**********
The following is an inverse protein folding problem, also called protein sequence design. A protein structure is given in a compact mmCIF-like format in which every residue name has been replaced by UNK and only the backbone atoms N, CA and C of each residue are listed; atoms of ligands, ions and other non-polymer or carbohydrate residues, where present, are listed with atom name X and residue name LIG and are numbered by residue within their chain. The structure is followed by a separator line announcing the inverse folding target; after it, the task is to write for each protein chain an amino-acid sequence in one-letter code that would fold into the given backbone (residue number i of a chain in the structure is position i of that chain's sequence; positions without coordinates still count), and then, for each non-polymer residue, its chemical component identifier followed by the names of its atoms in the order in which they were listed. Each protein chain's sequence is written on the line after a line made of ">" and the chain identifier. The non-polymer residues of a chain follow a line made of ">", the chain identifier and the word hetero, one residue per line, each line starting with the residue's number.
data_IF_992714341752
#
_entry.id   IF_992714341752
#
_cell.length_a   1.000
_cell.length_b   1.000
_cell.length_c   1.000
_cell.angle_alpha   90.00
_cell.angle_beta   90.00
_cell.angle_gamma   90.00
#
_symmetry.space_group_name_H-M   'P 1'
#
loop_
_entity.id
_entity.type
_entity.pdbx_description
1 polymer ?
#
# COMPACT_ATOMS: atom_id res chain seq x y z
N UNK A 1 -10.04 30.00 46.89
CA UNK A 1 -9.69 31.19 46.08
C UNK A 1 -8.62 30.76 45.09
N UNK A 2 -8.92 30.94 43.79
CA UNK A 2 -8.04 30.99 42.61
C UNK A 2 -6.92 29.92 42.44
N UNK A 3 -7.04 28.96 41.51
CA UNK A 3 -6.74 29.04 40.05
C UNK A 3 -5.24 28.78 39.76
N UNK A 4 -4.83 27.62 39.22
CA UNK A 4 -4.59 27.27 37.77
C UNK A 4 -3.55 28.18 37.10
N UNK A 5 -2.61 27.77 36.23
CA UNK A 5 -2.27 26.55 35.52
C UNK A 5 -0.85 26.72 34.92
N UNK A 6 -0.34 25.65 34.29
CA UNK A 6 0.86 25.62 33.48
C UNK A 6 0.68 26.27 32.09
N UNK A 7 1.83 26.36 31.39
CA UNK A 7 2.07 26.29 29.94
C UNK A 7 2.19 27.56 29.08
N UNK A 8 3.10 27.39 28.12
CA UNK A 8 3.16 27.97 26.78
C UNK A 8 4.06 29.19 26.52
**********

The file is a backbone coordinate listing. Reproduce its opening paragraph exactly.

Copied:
The following is an inverse protein folding problem, also called protein sequence design. A protein structure is given in a compact mmCIF-like format in which every residue name has been replaced by UNK and only the backbone atoms N, CA and C of each residue are listed; atoms of ligands, ions and other non-polymer or carbohydrate residues, where present, are listed with atom name X and residue name LIG and are numbered by residue within their chain. The structure is followed by a separator line announcing the inverse folding target; after it, the task is to write for each protein chain an amino-acid sequence in one-letter code that would fold into the given backbone (residue number i of a chain in the structure is position i of that chain's sequence; positions without coordinates still count), and then, for each non-polymer residue, its chemical component identifier followed by the names of its atoms in the order in which they were listed. Each protein chain's sequence is written on the line after a line made of ">" and the chain identifier. The non-polymer residues of a chain follow a line made of ">", the chain identifier and the word hetero, one residue per line, each line starting with the residue's number.